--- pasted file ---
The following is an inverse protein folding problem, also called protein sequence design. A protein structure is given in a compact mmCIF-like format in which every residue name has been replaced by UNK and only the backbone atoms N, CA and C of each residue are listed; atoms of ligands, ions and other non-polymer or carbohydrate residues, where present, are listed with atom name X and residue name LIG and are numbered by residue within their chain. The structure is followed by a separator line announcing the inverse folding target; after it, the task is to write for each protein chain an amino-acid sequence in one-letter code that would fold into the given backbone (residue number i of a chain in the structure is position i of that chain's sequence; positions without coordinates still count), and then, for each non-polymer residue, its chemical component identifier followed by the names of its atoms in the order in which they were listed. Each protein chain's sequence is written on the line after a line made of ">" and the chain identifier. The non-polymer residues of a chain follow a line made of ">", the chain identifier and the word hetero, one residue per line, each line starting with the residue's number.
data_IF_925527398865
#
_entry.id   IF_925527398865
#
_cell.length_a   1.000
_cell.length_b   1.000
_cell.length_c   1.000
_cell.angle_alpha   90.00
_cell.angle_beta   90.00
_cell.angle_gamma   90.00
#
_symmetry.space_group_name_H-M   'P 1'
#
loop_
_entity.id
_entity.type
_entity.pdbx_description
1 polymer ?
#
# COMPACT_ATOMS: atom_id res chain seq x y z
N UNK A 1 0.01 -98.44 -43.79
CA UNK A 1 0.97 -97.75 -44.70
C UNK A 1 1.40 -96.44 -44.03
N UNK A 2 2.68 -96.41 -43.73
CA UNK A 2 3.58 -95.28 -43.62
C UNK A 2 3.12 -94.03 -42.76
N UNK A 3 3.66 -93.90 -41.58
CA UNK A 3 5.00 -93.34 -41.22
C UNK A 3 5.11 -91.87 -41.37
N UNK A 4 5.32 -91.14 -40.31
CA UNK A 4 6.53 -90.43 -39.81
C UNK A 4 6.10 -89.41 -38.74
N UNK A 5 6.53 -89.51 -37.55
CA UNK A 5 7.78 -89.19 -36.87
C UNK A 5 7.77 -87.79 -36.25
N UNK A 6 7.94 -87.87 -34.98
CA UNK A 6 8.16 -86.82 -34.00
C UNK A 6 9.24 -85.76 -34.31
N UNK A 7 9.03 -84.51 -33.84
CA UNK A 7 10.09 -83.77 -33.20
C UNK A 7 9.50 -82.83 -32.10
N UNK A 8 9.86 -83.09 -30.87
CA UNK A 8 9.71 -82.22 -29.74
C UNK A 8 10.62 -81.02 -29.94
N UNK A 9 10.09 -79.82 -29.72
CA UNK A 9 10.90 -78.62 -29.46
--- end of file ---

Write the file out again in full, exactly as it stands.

The following is an inverse protein folding problem, also called protein sequence design. A protein structure is given in a compact mmCIF-like format in which every residue name has been replaced by UNK and only the backbone atoms N, CA and C of each residue are listed; atoms of ligands, ions and other non-polymer or carbohydrate residues, where present, are listed with atom name X and residue name LIG and are numbered by residue within their chain. The structure is followed by a separator line announcing the inverse folding target; after it, the task is to write for each protein chain an amino-acid sequence in one-letter code that would fold into the given backbone (residue number i of a chain in the structure is position i of that chain's sequence; positions without coordinates still count), and then, for each non-polymer residue, its chemical component identifier followed by the names of its atoms in the order in which they were listed. Each protein chain's sequence is written on the line after a line made of ">" and the chain identifier. The non-polymer residues of a chain follow a line made of ">", the chain identifier and the word hetero, one residue per line, each line starting with the residue's number.
data_IF_925527398865
#
_entry.id   IF_925527398865
#
_cell.length_a   1.000
_cell.length_b   1.000
_cell.length_c   1.000
_cell.angle_alpha   90.00
_cell.angle_beta   90.00
_cell.angle_gamma   90.00
#
_symmetry.space_group_name_H-M   'P 1'
#
loop_
_entity.id
_entity.type
_entity.pdbx_description
1 polymer ?
#
# COMPACT_ATOMS: atom_id res chain seq x y z
N UNK A 1 0.01 -98.44 -43.79
CA UNK A 1 0.97 -97.75 -44.70
C UNK A 1 1.40 -96.44 -44.03
N UNK A 2 2.68 -96.41 -43.73
CA UNK A 2 3.58 -95.28 -43.62
C UNK A 2 3.12 -94.03 -42.76
N UNK A 3 3.66 -93.90 -41.58
CA UNK A 3 5.00 -93.34 -41.22
C UNK A 3 5.11 -91.87 -41.37
N UNK A 4 5.32 -91.14 -40.31
CA UNK A 4 6.53 -90.43 -39.81
C UNK A 4 6.10 -89.41 -38.74
N UNK A 5 6.53 -89.51 -37.55
CA UNK A 5 7.78 -89.19 -36.87
C UNK A 5 7.77 -87.79 -36.25
N UNK A 6 7.94 -87.87 -34.98
CA UNK A 6 8.16 -86.82 -34.00
C UNK A 6 9.24 -85.76 -34.31
N UNK A 7 9.03 -84.51 -33.84
CA UNK A 7 10.09 -83.77 -33.20
C UNK A 7 9.50 -82.83 -32.10
N UNK A 8 9.86 -83.09 -30.87
CA UNK A 8 9.71 -82.22 -29.74
C UNK A 8 10.62 -81.02 -29.94
N UNK A 9 10.09 -79.82 -29.72
CA UNK A 9 10.90 -78.62 -29.46